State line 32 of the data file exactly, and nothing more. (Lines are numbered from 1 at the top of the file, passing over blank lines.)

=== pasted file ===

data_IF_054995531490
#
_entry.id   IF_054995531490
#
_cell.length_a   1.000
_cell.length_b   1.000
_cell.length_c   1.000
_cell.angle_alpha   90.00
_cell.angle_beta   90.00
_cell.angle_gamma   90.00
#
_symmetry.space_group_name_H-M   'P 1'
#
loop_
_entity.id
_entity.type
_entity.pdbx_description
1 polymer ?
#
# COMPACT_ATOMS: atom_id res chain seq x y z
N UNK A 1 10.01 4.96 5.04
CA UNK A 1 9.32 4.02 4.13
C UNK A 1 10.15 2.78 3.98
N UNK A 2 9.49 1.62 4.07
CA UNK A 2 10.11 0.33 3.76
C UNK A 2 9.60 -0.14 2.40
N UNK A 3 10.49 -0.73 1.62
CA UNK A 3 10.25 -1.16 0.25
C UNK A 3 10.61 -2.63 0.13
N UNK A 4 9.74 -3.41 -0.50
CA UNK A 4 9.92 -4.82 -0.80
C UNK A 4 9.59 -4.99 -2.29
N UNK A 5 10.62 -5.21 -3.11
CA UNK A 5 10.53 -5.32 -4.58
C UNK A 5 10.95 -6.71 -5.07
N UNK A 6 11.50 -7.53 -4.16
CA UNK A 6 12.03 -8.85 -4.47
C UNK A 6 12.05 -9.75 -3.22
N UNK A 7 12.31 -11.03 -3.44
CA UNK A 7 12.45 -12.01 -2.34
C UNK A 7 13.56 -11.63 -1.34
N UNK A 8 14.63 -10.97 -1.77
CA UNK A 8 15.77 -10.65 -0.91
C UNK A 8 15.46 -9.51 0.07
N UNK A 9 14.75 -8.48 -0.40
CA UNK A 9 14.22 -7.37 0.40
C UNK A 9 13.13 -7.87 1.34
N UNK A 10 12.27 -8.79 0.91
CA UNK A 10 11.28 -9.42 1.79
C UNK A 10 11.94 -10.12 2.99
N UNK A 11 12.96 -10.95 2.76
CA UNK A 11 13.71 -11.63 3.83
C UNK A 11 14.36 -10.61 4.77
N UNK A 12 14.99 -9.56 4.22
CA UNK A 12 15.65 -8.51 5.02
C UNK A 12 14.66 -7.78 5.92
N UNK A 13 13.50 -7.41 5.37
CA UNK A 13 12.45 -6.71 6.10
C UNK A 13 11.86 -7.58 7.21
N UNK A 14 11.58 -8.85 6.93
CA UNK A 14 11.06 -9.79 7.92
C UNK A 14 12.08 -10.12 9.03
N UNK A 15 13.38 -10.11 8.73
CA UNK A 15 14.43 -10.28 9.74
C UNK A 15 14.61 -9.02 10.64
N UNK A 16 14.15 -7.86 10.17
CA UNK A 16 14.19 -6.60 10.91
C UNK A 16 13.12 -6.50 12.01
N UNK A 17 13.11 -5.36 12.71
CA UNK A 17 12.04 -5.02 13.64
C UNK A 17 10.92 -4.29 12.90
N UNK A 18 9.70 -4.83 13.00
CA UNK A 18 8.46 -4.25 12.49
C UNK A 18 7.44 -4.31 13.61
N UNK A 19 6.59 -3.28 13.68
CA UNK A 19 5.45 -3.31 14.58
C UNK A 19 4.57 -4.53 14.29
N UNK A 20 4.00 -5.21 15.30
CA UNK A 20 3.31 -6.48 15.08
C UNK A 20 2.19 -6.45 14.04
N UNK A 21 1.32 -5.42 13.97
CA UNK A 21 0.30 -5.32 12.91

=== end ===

C UNK A 4 9.59 -4.99 -2.29